1924 Eggert Rd., Amherst NY 14226
Web: Franco's Pizza
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Amherst Buffalo Kenmore Pizza Subs Tonawanda Wings
"Franco's extra hot wings are definitely good, and approach a higher level of praise. They're spicy - not crazy spicy, but enough to get noticed - and the sauce is more than just heat."
Of the dozen or so foods that just taste different - and better - in Western New York, pizza is probably the one that varies the most. No matter which pizzeria you choose around here, unless you're specifically hunting for New York, Chicago, or California-style pizzas, you're going to get something with a crust that's thinner than Chicago's but thicker than the traditional New York or California, a nice but not soppy layer of tomato sauce, and a complete cover of mozzarella cheese before the toppings start; after that, the specifics vary. At Franco's Pizza, a small local take-out chain with four restaurants covering Amherst, Buffalo, Kenmore, and Tonawanda, the pizzas stand out at first because they're square or something close, and then because they're good - a legitimately nice balance of toppings and core ingredients. Other items are similarly good, and reasonable values for their respective prices.
While we wouldn't call any of Franco's offerings stunning or best of breed relative to individual local favorites, we felt that our expectations were almost always surpassed by at least a little whenever we opened a box or wrapper. Take, for instance, something humble: Garlic Bread with Mozzarella Cheese ($2.29), ordered as a "Mini" and received in the form of a half-loaf, split down the center with a thick layer of browned cheese covering each side. Less obvious visually but wonderfully strong nonetheless was the garlic, nestled below the cheese such that every tugged-off piece had a nice balance of slightly soft cheese, moist bread, and salty garlic flavor. It was a delicious, inexpensive little add-on - just the sort of item we love.
The pizza ($15.09, as assembled) was similarly good. Loaded into a medium-sized pizza box that amusingly notes that Franco's doesn't cut any corners, it emerged as a rounded-off 12" square that the store bills as bigger than a typical circular pizza at no extra charge. We went with our recent standard array of test toppings - pepperoni, ham, banana peppers and onions - to see how fresh, generous, and visually appealing they'd be. The answer: above average in every category, which by Buffalo standards is saying something, but not amazing. Franco's square pizza wasn't as loaded with items as, say, something from Amherst Pizza & Ale House, as beautiful as a pizza from Luigi's, or as balanced and fresh as Bocce's, but apart from the thin and sparse onions, each of the toppings tasted good, adding enough distinct flavor to the pizza to be individually worthwhile. The slightly sweet, lightly tart sauce and a nicely browned, ever so slightly crispy crust were both quite nice until a half-hour had passed, at which point they started to taste a little soggy; the remaining pieces still tasted good when reheated the next day.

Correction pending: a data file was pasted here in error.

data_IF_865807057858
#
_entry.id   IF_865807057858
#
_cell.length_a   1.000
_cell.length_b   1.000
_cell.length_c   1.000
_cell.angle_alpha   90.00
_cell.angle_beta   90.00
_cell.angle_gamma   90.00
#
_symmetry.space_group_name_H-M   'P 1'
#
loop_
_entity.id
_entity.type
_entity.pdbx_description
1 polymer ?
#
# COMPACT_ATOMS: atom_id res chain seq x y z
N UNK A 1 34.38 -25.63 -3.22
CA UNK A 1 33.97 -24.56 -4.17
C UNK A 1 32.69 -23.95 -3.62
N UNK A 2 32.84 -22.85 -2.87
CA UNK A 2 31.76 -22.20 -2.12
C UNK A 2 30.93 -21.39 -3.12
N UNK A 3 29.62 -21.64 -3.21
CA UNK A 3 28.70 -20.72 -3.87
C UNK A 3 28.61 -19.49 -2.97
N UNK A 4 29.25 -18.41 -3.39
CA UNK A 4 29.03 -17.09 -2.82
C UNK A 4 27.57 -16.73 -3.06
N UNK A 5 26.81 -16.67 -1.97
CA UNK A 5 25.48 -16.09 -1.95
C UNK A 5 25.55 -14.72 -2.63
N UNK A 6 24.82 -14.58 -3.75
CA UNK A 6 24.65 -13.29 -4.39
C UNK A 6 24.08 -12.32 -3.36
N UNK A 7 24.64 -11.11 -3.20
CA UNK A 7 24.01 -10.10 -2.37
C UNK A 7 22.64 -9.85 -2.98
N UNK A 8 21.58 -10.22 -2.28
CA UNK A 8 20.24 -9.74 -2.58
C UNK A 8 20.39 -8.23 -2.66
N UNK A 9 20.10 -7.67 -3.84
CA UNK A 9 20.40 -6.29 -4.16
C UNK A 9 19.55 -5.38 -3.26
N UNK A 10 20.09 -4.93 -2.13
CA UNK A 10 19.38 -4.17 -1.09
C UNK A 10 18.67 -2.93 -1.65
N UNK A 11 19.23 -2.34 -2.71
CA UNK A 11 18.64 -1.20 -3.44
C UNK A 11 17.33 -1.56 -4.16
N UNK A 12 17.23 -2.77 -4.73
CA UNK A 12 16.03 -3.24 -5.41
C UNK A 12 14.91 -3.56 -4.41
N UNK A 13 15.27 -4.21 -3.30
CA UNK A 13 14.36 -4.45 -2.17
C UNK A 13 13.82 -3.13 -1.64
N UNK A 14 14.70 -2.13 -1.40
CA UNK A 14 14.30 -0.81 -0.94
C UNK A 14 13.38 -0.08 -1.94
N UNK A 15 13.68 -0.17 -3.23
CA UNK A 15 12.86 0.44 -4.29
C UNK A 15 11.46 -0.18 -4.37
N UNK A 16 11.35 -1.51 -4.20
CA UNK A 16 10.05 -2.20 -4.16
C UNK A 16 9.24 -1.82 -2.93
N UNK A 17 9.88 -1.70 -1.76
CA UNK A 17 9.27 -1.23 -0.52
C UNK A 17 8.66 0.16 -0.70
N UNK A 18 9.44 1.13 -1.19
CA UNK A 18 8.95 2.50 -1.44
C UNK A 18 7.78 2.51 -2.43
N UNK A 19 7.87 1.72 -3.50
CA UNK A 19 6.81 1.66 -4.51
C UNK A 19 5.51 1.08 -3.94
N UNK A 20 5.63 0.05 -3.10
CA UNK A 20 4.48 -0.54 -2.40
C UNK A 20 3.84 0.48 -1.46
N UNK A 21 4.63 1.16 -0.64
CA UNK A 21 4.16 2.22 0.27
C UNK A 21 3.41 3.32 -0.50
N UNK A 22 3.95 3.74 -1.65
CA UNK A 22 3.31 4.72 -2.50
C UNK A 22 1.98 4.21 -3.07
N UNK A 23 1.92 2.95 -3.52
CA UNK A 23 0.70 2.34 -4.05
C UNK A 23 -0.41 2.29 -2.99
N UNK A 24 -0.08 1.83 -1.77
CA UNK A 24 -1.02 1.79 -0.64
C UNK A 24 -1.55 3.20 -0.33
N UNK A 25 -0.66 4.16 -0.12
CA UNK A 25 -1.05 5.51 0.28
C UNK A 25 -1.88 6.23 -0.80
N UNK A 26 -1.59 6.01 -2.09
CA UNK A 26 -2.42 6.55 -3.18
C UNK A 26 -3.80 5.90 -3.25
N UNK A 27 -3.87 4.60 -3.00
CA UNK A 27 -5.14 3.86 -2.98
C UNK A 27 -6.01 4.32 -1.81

We're chicken wing snobs, so it's rare that we find supposedly hot wings to be good, let alone great. That said, Franco's extra hot wings ($7.59/10) are definitely good, and approach a higher level of praise. They're spicy - not crazy spicy, but enough to get noticed - and though they're not the richest in depth of flavor we've tested, the sauce is more than just heat, with a taste you can enjoy even when the tingling's gone away. Both of us really liked them, though we weren't as impressed by their texture - a little soft on the sides - or their meatiness, which was strictly middle-of-pack by wing size standards. Still, they tasted quite good, and we'd order them again.
Though it's hardly a surprise given the standard "pizza, wings, and subs" focus of most local pizza parlors, Franco's also offers a large collection of subs - all the standards - and we were pleased by the Steak Hoagie ($5.89), a soft loaf that was bursting at the seams with thin-sliced and chopped steak, chunky peppers, soft mushrooms, onion slivers, and melted cheese. While it wasn't memorable in flavor, the sheer bulk of the 6" sub was impressive by comparison with what we've seen from sub shop biggies such as Quiznos, Subway, and Dibella's, and it could have been almost an entire meal in and of itself. A little toasting for the bun or another something special would have made it more of a standout. Franco's also offers soft tacos, burritos, and wraps that we haven't sampled.
The only real disappointment of note was an order of Onion Rings ($2.79), which were off in pretty much every category save size as far as we were concerned: they were close to cold, tasted oily, and were relatively few in number, with slightly sweet onion cores and plain battered exteriors. Tossed into a box unceremoniously with a packet of Hunt's ketchup, the rings tasted like they'd been finished before all the other items and had just sat around too long. Based on their flavor, we wouldn't bother with them again.
But to the extent that we liked everything else, we'd certainly be inclined to pay Franco's another visit in the future - assuming we're in the neighborhood. The present locations serve the North Buffalo and the towns of Amherst, Kenmore, and Tonawanda well, but expansion into Williamsville, Clarence, and Cheektowaga would be great. We could easily imagine this chain having even more success with a bigger local footprint.